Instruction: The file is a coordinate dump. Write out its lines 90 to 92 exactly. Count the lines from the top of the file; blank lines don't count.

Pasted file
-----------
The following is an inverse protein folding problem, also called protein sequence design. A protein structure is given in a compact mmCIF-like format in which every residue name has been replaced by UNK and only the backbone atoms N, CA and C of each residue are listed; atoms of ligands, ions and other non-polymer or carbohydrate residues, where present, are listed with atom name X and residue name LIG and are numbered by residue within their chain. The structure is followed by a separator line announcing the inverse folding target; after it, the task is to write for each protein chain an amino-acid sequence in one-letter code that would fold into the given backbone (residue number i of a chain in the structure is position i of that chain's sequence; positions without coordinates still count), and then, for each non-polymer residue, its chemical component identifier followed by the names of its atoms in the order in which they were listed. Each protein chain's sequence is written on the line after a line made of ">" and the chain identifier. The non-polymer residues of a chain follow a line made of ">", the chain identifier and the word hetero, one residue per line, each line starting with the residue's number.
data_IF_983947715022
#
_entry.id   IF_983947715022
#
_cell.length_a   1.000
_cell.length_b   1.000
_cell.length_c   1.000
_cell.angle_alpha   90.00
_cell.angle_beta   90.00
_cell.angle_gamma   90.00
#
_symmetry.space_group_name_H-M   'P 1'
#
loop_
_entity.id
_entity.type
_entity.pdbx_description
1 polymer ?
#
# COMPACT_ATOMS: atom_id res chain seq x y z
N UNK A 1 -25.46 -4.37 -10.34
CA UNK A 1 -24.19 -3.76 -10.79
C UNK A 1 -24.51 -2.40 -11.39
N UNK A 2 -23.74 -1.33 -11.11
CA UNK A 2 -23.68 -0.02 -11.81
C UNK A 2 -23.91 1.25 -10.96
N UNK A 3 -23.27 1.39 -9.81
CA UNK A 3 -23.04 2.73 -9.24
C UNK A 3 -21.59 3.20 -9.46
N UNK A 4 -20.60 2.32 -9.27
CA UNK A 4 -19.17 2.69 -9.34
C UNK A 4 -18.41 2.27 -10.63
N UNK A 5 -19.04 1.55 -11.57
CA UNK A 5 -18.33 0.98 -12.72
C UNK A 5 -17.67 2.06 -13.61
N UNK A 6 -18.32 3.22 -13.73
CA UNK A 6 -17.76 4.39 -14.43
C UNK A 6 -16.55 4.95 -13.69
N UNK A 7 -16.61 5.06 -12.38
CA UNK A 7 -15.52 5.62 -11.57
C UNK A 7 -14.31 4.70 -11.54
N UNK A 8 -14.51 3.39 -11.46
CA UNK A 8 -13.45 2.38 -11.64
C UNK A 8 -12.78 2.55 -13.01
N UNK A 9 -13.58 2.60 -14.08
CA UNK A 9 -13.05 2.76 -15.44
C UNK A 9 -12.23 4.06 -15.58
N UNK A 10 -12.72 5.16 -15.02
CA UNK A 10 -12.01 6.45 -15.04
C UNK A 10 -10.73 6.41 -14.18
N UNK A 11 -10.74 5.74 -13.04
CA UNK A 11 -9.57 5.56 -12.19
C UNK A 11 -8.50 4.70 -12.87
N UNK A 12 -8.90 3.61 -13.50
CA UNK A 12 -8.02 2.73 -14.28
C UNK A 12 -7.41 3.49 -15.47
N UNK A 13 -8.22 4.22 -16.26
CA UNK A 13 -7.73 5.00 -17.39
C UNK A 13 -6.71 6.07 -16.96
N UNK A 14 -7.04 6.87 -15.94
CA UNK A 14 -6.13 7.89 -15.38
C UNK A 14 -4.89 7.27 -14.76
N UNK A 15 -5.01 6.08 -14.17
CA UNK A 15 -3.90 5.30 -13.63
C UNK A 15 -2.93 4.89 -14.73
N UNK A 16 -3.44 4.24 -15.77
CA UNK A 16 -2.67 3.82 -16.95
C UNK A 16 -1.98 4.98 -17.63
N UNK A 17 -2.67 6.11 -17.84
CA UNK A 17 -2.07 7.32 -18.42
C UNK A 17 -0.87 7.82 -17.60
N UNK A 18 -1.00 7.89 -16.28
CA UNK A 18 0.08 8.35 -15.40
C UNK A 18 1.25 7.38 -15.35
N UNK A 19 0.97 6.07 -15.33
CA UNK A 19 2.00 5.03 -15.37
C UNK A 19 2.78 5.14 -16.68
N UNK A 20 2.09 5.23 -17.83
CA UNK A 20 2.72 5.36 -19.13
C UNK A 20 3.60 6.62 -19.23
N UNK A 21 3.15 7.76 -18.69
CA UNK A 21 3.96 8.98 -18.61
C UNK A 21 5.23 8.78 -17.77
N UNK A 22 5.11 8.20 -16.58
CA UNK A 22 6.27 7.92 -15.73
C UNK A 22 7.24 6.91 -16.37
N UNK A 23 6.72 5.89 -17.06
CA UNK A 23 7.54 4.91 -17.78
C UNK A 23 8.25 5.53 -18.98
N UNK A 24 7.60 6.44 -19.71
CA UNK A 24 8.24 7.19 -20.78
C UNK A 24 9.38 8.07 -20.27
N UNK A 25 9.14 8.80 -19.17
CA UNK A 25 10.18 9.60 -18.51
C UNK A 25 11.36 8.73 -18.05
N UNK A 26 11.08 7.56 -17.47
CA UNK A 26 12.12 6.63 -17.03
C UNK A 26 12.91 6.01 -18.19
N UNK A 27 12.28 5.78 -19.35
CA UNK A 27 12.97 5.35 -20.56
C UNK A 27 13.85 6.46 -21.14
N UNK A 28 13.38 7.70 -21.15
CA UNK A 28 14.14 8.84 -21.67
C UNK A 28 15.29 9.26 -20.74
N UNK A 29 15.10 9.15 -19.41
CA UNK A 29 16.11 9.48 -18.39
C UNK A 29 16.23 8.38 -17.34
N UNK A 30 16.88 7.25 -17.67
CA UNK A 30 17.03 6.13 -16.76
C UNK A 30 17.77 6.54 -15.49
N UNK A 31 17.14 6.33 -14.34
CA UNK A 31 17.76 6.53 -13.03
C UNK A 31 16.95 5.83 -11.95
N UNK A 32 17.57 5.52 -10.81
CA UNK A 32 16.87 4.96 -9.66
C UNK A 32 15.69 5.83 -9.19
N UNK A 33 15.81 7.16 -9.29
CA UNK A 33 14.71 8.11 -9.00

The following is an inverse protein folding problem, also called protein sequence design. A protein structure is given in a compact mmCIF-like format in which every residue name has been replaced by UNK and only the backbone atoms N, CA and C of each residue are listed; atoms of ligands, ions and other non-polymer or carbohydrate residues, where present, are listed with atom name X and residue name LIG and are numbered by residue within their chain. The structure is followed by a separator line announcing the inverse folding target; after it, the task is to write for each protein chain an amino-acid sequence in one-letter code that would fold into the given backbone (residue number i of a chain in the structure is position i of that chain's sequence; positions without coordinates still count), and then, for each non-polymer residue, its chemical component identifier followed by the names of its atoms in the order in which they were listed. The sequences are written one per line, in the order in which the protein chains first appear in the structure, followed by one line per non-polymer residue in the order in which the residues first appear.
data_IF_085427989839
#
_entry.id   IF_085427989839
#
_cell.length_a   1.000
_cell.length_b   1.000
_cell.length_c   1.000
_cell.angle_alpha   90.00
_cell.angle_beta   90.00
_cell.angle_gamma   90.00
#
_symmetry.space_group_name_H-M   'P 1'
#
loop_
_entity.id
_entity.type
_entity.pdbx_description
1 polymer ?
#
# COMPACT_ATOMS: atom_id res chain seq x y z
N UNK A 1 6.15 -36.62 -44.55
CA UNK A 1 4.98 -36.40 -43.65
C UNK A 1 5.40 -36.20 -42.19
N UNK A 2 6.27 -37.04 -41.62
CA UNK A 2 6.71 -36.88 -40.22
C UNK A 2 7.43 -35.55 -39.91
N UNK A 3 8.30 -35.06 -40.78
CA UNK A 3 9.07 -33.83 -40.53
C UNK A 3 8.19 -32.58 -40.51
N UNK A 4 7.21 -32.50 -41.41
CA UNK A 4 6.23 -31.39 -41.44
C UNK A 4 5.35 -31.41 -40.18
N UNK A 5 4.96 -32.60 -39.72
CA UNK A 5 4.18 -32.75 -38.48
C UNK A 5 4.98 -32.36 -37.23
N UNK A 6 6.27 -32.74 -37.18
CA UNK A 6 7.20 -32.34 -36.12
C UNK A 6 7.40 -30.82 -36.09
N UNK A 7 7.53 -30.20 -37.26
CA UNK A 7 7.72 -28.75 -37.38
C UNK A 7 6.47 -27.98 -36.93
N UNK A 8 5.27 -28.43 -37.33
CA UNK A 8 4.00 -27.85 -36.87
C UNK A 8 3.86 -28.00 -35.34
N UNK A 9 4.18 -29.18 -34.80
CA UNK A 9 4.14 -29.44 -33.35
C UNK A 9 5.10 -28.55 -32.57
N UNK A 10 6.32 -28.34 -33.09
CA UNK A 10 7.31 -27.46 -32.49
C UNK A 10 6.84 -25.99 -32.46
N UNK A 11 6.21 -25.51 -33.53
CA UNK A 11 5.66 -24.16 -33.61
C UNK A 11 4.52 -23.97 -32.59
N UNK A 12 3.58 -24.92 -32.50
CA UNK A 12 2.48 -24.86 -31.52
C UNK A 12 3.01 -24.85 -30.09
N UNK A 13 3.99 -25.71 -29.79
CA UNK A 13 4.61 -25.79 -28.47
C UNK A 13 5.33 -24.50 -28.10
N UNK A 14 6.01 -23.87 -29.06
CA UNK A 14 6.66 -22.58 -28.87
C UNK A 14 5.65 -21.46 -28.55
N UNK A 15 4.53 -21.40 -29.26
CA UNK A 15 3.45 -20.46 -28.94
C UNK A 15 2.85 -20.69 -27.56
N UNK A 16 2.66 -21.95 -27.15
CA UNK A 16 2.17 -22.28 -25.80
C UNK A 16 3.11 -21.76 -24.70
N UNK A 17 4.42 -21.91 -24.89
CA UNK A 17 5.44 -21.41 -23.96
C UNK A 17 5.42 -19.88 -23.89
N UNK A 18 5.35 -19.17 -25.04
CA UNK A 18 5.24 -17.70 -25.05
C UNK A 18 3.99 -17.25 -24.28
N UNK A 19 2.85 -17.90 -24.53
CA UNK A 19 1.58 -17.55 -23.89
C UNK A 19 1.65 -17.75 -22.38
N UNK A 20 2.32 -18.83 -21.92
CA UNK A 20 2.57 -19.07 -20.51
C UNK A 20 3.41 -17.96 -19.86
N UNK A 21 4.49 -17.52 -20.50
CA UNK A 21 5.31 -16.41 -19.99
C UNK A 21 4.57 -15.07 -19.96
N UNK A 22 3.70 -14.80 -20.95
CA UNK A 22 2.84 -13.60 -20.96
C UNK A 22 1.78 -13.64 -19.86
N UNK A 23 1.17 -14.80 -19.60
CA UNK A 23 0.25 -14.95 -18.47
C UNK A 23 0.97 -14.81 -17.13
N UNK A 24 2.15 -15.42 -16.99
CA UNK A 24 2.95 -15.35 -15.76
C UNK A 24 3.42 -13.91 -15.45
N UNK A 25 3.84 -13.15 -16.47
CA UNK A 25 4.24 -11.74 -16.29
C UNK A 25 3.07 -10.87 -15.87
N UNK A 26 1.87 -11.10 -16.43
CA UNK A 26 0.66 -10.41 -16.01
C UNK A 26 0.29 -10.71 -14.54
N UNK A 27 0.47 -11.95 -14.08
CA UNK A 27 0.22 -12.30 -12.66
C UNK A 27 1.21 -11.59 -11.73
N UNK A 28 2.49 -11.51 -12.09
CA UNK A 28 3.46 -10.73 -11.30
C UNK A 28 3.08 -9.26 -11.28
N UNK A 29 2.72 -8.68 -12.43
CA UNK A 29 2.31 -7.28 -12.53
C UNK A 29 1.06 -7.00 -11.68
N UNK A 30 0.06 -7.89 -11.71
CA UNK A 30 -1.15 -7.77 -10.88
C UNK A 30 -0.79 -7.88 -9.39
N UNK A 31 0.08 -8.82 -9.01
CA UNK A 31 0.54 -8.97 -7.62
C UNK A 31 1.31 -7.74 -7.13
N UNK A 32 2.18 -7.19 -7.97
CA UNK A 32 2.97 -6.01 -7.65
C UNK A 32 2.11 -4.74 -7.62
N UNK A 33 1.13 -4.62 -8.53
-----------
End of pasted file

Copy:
C UNK A 23 8.25 5.53 -18.98
N UNK A 24 7.60 6.44 -19.71
CA UNK A 24 8.24 7.19 -20.78